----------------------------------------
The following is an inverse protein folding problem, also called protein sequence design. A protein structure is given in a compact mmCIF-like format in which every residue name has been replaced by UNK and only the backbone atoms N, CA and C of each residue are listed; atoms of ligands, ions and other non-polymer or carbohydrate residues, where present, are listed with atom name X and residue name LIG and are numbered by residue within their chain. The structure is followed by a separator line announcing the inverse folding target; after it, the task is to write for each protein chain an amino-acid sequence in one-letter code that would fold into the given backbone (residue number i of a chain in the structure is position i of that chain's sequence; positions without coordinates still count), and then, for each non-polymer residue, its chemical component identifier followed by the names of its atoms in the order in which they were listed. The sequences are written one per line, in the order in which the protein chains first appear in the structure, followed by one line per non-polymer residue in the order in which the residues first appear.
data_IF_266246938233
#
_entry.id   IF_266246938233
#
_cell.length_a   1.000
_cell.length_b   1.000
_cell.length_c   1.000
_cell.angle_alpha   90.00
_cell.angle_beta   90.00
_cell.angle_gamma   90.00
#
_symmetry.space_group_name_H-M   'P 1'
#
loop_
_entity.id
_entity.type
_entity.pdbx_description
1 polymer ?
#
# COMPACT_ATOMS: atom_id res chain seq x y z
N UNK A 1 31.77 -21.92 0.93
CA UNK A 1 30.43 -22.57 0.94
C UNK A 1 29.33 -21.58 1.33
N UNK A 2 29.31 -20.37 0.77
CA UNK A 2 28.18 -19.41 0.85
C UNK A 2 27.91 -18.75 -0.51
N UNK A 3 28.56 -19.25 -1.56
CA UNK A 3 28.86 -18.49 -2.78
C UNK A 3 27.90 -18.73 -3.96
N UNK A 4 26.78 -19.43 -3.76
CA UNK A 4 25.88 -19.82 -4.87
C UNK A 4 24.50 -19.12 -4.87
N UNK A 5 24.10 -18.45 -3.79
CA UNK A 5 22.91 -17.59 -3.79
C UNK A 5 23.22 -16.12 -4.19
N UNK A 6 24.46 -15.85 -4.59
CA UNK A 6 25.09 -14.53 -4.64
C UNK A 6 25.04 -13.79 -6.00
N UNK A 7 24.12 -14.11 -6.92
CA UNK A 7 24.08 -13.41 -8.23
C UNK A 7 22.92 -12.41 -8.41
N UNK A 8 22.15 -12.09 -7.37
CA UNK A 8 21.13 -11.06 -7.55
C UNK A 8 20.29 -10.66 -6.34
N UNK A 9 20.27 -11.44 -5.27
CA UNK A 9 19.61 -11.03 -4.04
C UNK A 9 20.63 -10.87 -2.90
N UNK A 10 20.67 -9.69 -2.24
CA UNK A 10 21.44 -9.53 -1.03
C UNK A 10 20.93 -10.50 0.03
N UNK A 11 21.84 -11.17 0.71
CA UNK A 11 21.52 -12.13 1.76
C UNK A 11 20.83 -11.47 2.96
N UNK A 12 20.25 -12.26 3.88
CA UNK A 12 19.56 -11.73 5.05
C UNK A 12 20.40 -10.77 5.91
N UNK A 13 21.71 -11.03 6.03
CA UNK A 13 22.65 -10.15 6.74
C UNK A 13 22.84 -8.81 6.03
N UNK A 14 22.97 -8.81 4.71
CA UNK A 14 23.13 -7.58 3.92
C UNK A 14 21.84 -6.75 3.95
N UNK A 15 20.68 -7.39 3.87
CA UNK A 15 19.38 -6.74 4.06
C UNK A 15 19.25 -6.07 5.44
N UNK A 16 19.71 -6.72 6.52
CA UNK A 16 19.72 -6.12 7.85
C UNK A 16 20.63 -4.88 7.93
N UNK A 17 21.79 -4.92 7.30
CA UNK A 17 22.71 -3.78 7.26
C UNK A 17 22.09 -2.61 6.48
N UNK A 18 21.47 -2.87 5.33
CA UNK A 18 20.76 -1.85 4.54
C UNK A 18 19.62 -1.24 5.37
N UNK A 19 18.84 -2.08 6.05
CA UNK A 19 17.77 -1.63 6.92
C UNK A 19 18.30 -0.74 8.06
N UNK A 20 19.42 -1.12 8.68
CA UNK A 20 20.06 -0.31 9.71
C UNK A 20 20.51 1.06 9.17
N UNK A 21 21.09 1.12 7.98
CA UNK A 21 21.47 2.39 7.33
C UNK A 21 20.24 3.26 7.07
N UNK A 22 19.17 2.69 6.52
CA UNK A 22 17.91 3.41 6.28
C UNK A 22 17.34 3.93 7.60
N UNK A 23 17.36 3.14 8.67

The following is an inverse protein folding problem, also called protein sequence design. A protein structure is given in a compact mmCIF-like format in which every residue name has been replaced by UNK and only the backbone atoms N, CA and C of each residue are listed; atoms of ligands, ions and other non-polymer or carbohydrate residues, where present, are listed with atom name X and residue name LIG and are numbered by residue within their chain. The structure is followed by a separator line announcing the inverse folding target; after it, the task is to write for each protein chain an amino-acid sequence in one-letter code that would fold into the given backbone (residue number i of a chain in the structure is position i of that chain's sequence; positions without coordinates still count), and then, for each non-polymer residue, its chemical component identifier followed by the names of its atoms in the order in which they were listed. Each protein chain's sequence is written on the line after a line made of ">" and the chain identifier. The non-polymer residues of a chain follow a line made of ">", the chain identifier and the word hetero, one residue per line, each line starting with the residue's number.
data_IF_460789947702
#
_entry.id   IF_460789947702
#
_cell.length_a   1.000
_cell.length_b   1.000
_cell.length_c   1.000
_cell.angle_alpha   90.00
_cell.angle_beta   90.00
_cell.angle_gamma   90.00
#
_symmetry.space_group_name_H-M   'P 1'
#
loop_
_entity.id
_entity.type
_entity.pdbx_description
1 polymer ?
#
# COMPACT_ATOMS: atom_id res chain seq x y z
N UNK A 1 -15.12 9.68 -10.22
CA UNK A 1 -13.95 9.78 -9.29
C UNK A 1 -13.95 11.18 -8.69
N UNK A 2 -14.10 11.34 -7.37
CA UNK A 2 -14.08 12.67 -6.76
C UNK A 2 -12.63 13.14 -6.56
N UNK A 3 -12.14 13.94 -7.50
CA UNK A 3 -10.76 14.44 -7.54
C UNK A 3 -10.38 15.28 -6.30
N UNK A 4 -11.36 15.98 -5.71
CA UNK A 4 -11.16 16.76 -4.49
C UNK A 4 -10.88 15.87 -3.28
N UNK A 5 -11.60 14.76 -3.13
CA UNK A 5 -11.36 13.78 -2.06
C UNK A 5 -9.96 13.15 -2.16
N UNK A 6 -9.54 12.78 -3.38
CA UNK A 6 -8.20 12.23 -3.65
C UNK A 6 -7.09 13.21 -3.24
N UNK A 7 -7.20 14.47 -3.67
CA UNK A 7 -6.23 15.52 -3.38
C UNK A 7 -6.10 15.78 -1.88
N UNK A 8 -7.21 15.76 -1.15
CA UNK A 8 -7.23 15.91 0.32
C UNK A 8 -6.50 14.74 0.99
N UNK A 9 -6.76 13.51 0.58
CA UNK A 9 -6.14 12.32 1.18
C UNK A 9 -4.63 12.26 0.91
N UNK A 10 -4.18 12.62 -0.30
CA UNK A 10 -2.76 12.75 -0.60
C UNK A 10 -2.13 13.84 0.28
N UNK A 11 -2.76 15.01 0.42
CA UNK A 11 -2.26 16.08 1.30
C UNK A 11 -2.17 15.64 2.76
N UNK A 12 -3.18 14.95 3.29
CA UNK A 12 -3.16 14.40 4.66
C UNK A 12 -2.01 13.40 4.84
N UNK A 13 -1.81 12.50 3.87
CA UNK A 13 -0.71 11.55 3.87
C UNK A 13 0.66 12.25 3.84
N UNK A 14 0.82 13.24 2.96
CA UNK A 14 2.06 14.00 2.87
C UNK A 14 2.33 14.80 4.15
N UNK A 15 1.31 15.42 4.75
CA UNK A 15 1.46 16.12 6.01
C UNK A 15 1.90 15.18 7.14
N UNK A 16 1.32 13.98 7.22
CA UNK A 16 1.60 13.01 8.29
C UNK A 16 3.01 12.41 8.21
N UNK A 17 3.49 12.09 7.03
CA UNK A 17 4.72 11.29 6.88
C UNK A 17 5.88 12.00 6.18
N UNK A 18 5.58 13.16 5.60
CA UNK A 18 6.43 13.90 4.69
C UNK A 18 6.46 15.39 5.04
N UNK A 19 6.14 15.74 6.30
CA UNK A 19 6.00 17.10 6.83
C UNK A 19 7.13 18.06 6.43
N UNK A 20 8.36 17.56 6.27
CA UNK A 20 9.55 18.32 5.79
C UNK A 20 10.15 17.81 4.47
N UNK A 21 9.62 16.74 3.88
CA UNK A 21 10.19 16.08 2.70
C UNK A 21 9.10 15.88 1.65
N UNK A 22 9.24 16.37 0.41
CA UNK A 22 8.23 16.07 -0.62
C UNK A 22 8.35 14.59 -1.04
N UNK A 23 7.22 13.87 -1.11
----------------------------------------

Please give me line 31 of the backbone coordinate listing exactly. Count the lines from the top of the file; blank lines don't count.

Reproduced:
N UNK A 4 26.78 -19.43 -3.76